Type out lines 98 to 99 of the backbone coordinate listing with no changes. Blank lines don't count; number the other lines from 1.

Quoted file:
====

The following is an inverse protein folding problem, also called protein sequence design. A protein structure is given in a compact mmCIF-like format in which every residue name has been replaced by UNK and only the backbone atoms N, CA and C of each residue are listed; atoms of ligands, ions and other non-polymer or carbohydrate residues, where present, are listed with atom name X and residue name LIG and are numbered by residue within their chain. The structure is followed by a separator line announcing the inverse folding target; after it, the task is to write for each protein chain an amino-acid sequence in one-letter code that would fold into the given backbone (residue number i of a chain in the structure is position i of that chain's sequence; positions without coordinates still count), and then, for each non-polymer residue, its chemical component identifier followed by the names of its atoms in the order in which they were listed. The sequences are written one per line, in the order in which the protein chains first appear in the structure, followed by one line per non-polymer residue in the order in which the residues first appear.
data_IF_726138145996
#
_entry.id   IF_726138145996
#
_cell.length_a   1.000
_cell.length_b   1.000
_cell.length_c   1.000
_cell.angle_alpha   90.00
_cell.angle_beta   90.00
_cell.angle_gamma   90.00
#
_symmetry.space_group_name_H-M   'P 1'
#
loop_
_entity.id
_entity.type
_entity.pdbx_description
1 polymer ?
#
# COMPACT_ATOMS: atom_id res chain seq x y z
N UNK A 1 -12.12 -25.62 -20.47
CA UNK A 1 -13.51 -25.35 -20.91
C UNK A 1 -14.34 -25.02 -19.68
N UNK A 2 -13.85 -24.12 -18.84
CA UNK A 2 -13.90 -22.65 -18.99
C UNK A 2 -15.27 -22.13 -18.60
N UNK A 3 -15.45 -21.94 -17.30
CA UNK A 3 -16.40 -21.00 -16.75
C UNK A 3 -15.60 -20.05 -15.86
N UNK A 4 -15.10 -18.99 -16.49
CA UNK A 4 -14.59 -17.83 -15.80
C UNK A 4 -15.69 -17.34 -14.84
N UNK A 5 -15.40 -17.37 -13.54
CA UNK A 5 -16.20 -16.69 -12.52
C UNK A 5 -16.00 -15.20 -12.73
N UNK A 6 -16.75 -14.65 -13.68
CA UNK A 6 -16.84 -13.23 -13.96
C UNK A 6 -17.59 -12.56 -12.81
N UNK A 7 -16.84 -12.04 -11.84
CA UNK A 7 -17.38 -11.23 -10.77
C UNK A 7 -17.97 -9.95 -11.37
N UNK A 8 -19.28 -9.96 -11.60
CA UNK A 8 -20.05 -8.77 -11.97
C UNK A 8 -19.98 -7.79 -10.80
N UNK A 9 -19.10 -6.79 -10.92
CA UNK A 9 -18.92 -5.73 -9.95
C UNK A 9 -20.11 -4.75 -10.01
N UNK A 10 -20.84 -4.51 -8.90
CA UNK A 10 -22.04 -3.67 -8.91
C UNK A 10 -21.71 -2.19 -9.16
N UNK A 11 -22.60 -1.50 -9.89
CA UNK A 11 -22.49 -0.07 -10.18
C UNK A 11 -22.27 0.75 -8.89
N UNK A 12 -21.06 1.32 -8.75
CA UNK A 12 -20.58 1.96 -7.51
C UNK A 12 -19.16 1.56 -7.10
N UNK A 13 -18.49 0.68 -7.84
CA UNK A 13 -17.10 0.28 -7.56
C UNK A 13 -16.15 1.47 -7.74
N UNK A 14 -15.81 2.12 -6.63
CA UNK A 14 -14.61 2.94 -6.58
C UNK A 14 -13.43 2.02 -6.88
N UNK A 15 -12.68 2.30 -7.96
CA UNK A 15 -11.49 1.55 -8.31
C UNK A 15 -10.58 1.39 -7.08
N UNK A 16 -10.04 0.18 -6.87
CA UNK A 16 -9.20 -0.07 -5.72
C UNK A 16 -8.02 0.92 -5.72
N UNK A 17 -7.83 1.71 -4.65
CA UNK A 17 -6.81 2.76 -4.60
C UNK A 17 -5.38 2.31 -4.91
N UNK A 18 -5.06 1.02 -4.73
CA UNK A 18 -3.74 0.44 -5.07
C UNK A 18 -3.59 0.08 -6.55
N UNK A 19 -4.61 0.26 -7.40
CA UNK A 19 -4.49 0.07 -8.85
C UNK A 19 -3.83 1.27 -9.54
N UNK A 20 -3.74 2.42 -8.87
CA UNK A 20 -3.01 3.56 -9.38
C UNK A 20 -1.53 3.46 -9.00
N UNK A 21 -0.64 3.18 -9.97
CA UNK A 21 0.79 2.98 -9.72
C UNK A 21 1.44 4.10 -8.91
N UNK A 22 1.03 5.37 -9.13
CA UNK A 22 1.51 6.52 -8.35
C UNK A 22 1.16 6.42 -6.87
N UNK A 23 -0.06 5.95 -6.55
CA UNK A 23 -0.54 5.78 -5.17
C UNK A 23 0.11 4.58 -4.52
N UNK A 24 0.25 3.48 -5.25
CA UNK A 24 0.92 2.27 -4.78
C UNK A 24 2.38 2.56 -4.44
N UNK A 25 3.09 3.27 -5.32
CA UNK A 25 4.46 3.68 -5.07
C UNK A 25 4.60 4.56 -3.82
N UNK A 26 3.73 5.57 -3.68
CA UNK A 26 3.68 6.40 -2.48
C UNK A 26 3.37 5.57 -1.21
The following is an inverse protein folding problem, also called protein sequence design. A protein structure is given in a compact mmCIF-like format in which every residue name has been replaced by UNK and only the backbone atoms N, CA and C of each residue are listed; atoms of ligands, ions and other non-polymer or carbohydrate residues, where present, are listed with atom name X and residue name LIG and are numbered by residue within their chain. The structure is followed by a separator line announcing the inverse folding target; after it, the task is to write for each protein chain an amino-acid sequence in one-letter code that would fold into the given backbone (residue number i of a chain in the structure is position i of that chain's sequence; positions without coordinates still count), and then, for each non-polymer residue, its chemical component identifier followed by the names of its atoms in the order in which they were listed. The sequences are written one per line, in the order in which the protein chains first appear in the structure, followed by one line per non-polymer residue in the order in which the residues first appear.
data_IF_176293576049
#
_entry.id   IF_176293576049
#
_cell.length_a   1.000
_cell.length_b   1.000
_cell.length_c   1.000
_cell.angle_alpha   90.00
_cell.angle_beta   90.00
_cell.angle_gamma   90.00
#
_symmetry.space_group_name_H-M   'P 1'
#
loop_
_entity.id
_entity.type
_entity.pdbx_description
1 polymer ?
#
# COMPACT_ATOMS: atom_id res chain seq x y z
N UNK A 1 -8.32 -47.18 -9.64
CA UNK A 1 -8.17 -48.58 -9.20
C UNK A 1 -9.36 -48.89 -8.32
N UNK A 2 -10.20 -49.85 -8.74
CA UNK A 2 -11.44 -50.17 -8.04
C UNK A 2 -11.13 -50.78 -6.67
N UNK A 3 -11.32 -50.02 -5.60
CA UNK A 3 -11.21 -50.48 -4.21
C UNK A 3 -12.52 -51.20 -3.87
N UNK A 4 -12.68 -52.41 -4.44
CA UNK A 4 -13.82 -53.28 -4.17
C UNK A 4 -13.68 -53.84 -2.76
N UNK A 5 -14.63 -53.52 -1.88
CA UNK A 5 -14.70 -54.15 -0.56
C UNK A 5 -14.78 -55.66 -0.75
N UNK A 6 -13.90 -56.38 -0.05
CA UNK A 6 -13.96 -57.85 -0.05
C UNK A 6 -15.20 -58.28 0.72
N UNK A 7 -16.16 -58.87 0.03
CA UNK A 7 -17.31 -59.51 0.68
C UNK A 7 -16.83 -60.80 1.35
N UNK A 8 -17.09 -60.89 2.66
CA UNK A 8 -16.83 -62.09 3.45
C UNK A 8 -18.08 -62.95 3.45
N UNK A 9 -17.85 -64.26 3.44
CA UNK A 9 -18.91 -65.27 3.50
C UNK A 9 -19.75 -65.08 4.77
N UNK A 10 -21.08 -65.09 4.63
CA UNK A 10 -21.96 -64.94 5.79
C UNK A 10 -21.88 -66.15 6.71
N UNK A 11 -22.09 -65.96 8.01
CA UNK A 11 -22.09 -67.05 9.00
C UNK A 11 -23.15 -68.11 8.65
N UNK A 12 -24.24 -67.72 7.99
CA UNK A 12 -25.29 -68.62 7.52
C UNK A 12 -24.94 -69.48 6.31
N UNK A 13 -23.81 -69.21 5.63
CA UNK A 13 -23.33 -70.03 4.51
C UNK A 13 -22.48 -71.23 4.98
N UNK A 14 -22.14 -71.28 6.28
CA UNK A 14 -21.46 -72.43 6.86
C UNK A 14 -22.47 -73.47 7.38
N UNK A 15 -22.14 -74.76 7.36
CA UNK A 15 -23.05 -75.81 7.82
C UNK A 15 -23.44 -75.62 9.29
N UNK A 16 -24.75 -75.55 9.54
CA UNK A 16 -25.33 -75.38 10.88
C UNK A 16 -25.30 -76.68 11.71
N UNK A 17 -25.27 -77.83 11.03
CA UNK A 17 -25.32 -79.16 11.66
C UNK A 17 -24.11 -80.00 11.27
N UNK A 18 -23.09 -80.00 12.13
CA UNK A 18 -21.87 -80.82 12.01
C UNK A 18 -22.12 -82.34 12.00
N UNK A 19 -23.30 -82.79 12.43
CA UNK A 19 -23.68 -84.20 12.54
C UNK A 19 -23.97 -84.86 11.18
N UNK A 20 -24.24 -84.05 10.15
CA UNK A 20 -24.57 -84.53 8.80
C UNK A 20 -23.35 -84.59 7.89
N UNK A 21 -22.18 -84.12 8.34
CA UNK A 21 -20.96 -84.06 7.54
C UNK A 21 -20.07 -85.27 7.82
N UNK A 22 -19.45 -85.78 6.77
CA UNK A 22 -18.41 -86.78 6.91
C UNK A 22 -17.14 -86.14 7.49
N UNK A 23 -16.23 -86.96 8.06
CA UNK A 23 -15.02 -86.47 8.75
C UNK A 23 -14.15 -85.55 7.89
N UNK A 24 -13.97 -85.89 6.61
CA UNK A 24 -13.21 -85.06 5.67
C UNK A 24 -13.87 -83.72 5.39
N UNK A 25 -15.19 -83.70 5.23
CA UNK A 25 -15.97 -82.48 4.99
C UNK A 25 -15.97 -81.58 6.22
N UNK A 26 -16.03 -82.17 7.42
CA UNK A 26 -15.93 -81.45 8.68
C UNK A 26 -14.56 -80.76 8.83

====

CA UNK A 26 3.68 6.40 -2.48
C UNK A 26 3.37 5.57 -1.21